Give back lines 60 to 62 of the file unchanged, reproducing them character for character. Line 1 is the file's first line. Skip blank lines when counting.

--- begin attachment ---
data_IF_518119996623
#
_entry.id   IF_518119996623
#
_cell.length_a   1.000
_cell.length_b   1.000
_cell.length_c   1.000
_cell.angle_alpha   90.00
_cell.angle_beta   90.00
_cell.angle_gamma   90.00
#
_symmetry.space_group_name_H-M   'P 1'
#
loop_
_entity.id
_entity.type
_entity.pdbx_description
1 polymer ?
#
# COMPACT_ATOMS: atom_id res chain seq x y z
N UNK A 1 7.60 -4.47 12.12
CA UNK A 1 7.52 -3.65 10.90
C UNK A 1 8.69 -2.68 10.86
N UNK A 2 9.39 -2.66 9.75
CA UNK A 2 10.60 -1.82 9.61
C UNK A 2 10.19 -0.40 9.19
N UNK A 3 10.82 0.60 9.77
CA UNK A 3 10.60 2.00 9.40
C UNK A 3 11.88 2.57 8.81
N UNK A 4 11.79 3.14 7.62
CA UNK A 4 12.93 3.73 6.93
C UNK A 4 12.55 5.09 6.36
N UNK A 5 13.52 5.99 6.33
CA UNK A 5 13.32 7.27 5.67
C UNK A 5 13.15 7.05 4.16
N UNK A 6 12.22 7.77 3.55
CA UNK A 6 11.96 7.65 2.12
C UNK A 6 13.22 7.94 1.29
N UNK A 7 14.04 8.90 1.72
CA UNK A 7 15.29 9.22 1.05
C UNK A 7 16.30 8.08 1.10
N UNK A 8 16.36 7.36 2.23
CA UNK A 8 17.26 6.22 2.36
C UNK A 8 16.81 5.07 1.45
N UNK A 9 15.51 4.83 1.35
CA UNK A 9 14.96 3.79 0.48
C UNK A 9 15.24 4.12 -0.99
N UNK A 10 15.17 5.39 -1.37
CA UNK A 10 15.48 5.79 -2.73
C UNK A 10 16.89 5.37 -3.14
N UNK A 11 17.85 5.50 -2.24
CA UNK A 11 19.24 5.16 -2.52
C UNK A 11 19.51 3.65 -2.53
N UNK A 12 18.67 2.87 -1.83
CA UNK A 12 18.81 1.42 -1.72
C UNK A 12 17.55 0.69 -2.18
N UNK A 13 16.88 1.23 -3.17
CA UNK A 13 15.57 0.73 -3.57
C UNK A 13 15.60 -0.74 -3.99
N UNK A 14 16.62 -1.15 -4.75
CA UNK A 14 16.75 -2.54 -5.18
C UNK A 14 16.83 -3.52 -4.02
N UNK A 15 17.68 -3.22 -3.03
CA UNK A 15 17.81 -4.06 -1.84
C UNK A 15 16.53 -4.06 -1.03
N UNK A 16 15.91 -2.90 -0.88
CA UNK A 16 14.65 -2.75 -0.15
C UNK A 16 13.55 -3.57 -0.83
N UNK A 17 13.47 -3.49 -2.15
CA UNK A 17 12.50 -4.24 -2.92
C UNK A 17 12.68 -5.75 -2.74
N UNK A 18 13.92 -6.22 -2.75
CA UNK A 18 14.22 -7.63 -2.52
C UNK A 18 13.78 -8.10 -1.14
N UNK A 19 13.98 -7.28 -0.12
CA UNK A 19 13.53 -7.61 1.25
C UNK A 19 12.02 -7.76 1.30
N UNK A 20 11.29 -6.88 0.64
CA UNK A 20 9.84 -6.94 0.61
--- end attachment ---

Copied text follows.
N UNK A 14 16.62 -1.15 -4.75
CA UNK A 14 16.75 -2.54 -5.18
C UNK A 14 16.83 -3.52 -4.02